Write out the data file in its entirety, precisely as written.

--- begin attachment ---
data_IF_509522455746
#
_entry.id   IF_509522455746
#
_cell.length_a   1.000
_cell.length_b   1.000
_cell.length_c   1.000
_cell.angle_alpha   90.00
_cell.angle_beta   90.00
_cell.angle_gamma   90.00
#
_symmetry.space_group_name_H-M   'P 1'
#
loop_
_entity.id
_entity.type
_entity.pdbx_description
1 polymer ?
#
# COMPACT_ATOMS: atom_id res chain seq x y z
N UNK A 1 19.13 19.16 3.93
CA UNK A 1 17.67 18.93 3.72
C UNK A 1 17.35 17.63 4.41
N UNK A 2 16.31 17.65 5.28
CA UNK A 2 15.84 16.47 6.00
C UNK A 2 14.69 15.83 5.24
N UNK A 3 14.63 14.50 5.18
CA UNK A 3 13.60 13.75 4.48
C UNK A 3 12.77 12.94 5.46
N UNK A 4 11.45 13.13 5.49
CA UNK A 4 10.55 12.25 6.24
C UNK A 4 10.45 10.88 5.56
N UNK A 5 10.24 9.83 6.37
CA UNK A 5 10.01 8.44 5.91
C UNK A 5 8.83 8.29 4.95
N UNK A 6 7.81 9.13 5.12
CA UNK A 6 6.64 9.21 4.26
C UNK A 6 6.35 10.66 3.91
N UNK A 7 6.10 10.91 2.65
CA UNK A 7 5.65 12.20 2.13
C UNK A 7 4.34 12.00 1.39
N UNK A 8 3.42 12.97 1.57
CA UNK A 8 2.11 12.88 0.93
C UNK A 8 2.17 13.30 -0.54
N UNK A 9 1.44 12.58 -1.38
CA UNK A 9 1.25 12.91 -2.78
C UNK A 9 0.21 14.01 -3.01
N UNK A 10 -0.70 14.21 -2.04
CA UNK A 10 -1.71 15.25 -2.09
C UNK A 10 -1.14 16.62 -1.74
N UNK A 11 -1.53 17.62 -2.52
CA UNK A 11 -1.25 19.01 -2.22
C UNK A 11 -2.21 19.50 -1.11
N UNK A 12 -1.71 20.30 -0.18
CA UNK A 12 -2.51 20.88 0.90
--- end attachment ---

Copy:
data_IF_509522455746
#
_entry.id   IF_509522455746
#
_cell.length_a   1.000
_cell.length_b   1.000
_cell.length_c   1.000
_cell.angle_alpha   90.00
_cell.angle_beta   90.00
_cell.angle_gamma   90.00
#
_symmetry.space_group_name_H-M   'P 1'
#
loop_
_entity.id
_entity.type
_entity.pdbx_description
1 polymer ?
#
# COMPACT_ATOMS: atom_id res chain seq x y z
N UNK A 1 19.13 19.16 3.93
CA UNK A 1 17.67 18.93 3.72
C UNK A 1 17.35 17.63 4.41
N UNK A 2 16.31 17.65 5.28
CA UNK A 2 15.84 16.47 6.00
C UNK A 2 14.69 15.83 5.24
N UNK A 3 14.63 14.50 5.18
CA UNK A 3 13.60 13.75 4.48
C UNK A 3 12.77 12.94 5.46
N UNK A 4 11.45 13.13 5.49
CA UNK A 4 10.55 12.25 6.24
C UNK A 4 10.45 10.88 5.56
N UNK A 5 10.24 9.83 6.37
CA UNK A 5 10.01 8.44 5.91
C UNK A 5 8.83 8.29 4.95
N UNK A 6 7.81 9.13 5.12
CA UNK A 6 6.64 9.21 4.26
C UNK A 6 6.35 10.66 3.91
N UNK A 7 6.10 10.91 2.65
CA UNK A 7 5.65 12.20 2.13
C UNK A 7 4.34 12.00 1.39
N UNK A 8 3.42 12.97 1.57
CA UNK A 8 2.11 12.88 0.93
C UNK A 8 2.17 13.30 -0.54
N UNK A 9 1.44 12.58 -1.38
CA UNK A 9 1.25 12.91 -2.78
C UNK A 9 0.21 14.01 -3.01
N UNK A 10 -0.70 14.21 -2.04
CA UNK A 10 -1.71 15.25 -2.09
C UNK A 10 -1.14 16.62 -1.74
N UNK A 11 -1.53 17.62 -2.52
CA UNK A 11 -1.25 19.01 -2.22
C UNK A 11 -2.21 19.50 -1.11
N UNK A 12 -1.71 20.30 -0.18
CA UNK A 12 -2.51 20.88 0.90